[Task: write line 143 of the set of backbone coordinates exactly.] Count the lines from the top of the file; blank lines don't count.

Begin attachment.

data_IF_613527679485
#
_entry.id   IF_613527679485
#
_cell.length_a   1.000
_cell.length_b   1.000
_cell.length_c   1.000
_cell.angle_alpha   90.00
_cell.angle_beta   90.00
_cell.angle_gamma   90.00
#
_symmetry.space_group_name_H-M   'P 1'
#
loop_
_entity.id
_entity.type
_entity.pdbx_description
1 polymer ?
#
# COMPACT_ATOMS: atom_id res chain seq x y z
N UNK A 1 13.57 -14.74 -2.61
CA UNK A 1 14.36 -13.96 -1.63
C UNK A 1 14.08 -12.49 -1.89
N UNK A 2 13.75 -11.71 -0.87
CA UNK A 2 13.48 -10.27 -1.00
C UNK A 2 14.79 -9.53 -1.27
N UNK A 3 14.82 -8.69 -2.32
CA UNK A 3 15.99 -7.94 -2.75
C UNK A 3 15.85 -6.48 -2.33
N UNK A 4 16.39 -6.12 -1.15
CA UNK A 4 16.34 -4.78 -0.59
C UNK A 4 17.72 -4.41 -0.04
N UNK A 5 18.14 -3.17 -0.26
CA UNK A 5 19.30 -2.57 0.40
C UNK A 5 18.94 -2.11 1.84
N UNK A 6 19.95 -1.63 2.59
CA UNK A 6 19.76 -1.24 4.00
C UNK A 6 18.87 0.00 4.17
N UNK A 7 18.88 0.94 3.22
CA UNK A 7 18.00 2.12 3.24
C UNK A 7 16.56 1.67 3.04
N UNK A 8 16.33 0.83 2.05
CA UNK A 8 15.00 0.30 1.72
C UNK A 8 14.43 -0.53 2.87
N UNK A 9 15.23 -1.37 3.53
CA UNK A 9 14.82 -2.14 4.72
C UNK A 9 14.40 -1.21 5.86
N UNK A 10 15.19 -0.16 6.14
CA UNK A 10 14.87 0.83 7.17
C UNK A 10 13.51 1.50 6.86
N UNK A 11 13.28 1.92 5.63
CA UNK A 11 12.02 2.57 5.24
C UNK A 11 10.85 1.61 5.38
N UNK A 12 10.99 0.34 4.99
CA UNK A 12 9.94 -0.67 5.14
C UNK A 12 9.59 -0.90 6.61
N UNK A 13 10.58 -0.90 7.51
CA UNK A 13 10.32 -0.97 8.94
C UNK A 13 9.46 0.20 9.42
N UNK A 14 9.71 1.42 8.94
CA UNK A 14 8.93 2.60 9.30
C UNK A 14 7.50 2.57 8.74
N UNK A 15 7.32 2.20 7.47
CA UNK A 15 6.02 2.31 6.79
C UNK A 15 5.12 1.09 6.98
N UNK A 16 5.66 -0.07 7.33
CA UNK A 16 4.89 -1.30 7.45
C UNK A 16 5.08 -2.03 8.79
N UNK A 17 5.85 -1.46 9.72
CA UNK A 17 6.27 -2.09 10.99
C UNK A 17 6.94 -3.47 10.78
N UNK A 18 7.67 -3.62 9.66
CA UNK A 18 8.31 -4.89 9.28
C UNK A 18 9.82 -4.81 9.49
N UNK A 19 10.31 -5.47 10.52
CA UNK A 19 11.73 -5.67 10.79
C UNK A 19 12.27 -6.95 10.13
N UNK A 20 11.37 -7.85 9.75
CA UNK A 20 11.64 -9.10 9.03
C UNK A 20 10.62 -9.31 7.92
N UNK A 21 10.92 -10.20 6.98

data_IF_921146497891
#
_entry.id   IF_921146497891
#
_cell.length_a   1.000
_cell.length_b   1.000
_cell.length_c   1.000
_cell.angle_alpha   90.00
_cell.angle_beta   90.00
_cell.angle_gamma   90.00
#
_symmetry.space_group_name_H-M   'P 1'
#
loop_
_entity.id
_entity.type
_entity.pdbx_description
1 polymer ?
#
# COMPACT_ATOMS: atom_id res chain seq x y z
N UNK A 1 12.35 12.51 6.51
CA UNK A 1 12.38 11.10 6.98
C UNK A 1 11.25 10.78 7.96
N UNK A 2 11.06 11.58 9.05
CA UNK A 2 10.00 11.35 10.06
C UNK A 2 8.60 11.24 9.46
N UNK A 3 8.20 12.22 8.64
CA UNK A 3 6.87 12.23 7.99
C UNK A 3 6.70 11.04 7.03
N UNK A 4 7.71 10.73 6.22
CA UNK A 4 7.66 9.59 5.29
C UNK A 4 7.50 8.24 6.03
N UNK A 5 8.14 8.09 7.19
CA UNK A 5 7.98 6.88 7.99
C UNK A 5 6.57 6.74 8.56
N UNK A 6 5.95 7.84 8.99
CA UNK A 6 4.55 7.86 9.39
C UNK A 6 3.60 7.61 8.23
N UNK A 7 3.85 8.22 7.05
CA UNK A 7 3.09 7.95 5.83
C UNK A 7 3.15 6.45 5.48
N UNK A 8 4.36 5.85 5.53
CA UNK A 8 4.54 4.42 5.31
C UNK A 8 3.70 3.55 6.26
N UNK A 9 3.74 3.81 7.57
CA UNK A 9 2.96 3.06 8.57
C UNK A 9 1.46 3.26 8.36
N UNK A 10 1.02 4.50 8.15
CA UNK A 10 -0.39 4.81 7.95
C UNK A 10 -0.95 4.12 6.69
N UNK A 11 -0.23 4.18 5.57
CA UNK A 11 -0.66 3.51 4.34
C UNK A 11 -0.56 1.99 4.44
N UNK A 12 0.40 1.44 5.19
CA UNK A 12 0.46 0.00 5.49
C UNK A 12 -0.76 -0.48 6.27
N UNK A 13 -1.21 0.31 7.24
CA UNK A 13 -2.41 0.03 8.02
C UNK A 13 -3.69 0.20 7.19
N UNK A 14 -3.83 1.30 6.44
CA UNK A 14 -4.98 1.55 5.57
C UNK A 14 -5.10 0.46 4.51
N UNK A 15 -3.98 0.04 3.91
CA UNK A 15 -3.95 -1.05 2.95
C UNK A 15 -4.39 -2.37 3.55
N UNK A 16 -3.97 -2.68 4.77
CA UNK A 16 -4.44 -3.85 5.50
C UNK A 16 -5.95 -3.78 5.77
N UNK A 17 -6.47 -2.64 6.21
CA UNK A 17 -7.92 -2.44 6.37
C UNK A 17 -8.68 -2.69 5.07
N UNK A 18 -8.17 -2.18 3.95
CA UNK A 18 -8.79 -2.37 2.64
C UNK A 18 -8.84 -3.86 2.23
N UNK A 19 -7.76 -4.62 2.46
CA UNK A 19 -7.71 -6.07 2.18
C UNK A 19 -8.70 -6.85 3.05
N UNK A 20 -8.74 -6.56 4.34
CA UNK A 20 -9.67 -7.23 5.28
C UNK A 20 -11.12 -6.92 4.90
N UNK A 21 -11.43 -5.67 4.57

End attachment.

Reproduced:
C UNK A 14 -5.10 0.46 4.51